I barely remember the actual show, how we sounded or what we were paid. These tiny acts of kindness and comfort are all that stand out, so meaningful were they in that unglamorous musician's-life. For all I know, there are places like this now in Williamsburg. (Are there? Tell me.) But this to me was Southpaw's strength—not as a local spot to catch somebody like Patti Smith, but a place for up-and-coming locals to be treated to a taste of respect. Getting booked at Southpaw felt a lot more meaningful than playing the 8:30 show at the Mercury Lounge.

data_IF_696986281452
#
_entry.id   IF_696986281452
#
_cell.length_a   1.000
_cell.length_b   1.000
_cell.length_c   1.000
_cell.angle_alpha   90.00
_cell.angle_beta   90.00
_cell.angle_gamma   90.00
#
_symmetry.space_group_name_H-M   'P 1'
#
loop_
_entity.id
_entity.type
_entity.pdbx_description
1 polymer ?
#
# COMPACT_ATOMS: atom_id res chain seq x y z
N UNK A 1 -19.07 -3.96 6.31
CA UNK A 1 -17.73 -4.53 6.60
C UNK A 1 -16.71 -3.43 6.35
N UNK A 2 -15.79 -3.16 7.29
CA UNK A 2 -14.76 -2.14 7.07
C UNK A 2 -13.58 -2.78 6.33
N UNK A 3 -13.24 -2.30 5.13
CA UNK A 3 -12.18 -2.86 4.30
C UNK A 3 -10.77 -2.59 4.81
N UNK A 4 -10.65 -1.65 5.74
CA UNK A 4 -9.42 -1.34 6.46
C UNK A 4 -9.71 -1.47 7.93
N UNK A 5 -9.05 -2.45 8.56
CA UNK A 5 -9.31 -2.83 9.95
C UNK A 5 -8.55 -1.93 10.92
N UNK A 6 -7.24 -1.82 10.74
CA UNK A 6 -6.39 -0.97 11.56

Still, I get that it's closing. I don't think I've been back to Southpaw since I played it. “I’m kind of over Park Slope—it’s not a destination for nightlife anymore,” the owner told the Brooklyn Paper. (A commenter throws it back at him: "You did not know how to hire a booker who knew what he/she was doing. Don't blame anyone but yourself.") It'll be replaced by a tutoring and rock-climbing center called New York City Kids. And that's Park Slope in a nutshell.
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